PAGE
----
HCJ 6061/11 head of the Beit Furik village council v Commander of IDF Forces in the West Bank

Since the start of the second intifada, many Israeli settlements in the West Bank have begun expanding the area under their control by preventing Palestinians from accessing to their lands. One of the most common methods is construction of illegal fences, as well as violence against Palestinians trying to reach their land.

According to the petition submitted by Yesh Din on behalf of the head of the Beit Furik village and four residents, this was the situation the residents faced when the settlement of Itamar was built next to the village. According to the petition, after a series of violent incidents against Palestinians starting in 1996 upon the establishment of the Gidonim outposts, and all the more so since the second intifada, army forces began preventing Palestinians from accessing their lands, except during the olive harvest season, claiming that it is incapable of protecting Palestinians from settlers.

The petitioners claimed that in 2004, the army conducted a tour for the council heads of the Palestinian villages adjacent to the settlement of Itamar. During this tour, army representatives instructed them not to attend lands near the settlement fence because the army is incapable of protecting them. These things were conveyed orally without any legal written order. With time, denial of access for residents of Beit Furik to their lands was expanded and they were forced to coordinate with the army ahead of time – without receiving any written order. In the absence of a written order, the residents’ ability to appeal the arbitrary command was limited.

In 2010, the residents of Beit Furik addressed the military commander with the assistance of Yesh Din to demand that he fulfill his legal duty to protect them. No response was provided, so in 2011, the council head and residents petitioned the High Court of Justice (HCJ) to demand it instruct the Civil Administration, the Samaria Regional Council and the Itamar Cooperative Association to dismantle all physical barriers positioned illegally on the village’s land and ensure that denial of access by force or illegal restrictions cease.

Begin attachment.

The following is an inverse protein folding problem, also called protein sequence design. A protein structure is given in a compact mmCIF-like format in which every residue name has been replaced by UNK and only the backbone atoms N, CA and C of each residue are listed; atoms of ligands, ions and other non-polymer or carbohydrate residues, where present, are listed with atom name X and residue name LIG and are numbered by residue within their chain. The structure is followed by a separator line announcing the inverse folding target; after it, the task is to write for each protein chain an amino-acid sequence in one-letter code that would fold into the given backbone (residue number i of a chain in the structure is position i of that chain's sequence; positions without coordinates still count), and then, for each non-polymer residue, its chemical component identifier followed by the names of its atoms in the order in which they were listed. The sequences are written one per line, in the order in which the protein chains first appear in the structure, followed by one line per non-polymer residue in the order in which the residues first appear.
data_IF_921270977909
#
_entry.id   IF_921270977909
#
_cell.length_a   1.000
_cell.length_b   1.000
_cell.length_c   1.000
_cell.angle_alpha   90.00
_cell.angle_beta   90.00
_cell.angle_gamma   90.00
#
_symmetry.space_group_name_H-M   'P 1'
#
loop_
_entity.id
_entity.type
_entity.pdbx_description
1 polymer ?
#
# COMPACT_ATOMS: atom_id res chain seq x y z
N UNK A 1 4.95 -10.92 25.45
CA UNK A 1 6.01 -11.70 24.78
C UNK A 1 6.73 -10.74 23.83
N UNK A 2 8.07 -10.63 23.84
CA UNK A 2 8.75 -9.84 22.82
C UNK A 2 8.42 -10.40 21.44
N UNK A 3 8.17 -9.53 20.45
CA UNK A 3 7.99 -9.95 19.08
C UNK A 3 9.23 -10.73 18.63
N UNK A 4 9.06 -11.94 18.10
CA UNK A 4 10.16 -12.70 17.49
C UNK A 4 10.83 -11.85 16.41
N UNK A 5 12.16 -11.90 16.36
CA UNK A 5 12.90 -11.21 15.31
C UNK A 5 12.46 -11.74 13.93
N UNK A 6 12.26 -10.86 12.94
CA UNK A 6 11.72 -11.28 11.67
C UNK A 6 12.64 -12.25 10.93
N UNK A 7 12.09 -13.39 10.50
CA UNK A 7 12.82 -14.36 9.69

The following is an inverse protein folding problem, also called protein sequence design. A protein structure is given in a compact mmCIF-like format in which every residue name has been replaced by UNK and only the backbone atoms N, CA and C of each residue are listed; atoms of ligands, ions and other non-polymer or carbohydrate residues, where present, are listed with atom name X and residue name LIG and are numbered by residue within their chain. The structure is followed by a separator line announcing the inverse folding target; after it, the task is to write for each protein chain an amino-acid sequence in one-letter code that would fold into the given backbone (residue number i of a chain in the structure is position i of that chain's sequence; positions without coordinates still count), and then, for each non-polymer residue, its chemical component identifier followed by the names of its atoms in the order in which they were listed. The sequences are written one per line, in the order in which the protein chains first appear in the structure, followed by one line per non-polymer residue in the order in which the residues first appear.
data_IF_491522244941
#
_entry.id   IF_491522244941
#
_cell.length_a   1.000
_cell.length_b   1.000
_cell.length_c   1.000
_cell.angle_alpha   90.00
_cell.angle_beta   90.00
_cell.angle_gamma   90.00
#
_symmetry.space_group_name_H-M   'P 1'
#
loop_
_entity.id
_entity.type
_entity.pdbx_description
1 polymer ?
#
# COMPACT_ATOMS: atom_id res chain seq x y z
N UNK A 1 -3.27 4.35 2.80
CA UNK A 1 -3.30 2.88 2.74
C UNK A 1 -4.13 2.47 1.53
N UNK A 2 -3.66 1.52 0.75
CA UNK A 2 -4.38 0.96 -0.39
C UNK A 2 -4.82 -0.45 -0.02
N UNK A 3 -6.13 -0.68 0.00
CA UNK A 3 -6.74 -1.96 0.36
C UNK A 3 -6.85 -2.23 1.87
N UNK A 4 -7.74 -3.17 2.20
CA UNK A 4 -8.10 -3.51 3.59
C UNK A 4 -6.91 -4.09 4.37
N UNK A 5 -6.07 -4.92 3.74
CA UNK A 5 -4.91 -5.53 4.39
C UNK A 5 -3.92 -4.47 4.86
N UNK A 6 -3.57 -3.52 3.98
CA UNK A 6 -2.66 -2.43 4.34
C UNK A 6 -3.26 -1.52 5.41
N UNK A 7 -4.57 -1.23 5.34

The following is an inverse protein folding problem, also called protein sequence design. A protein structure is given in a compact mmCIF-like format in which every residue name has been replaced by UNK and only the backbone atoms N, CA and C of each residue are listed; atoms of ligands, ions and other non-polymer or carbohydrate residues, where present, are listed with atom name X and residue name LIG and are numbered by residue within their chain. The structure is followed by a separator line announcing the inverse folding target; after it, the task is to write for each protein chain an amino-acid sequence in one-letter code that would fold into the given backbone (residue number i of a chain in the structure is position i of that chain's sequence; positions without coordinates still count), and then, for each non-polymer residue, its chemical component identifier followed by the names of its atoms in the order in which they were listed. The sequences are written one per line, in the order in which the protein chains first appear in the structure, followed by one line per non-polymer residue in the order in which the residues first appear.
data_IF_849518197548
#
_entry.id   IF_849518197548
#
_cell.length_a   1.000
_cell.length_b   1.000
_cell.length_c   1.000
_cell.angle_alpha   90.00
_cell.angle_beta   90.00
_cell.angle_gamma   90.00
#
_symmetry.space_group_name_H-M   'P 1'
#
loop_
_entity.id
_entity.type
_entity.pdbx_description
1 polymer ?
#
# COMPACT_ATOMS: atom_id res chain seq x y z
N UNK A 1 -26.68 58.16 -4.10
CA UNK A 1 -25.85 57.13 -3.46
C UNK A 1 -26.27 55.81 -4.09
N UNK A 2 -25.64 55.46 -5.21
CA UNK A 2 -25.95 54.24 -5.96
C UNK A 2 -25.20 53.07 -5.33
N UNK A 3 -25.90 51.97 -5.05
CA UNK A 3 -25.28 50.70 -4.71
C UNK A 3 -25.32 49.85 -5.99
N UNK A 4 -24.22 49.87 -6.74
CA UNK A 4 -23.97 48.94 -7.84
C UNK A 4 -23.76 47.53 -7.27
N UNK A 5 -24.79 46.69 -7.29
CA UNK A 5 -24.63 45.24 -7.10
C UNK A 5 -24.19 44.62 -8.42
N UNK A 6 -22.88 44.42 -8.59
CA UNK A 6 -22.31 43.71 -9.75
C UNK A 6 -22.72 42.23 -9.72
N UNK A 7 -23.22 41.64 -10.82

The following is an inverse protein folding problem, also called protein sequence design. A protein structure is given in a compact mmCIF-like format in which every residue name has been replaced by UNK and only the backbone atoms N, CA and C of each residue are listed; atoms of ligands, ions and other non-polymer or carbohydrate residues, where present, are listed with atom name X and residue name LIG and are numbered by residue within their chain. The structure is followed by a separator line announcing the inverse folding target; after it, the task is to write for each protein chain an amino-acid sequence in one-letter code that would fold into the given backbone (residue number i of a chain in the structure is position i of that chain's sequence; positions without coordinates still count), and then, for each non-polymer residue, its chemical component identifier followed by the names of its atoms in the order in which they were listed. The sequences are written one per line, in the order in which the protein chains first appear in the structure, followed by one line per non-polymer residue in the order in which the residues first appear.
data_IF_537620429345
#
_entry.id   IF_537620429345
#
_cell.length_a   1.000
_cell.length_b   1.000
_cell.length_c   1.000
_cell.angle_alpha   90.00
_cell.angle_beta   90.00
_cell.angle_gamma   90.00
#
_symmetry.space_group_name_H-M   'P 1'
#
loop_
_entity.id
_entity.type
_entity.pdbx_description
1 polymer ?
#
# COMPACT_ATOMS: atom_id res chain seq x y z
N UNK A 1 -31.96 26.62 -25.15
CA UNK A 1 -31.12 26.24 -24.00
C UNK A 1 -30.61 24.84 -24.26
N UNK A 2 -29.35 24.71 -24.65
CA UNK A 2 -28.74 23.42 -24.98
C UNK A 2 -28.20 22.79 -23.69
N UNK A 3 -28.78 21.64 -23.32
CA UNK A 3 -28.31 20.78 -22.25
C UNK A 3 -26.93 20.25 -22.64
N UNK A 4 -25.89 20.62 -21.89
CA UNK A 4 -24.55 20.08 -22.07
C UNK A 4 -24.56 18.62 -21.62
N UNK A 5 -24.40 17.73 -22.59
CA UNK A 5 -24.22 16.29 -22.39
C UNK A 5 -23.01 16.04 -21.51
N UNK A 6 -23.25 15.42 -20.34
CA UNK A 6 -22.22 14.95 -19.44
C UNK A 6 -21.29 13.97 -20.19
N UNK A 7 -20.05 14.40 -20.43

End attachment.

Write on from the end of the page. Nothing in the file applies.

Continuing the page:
The petition stated, “It is again evident, as in many cases of illegal denial of access in the OPT, that [Israeli] law enforcement authorities humiliate themselves and us; denial of access, achieved illegally at first by Israeli citizens, prevent the landowners – the petitioners – from reaching and farming their land. Enforcement authorities are fully aware of this.”

Following th petition, the State admitted that Palestinians’ access was indeed denied without a legal order, but announced that the GOC Central Command will issue a closure order that will clarify which territories are closed off. In March 2012 the closure order was issued, which enabled the village residents to access most of their land, which spans several hundred dunams (acres). In September 2012, the residents were able to resume farming their land.

Petition Status: As a result of the order, the petition was dismissed and the court ruled NIS 7,500 court expenses in favor of the petitioners.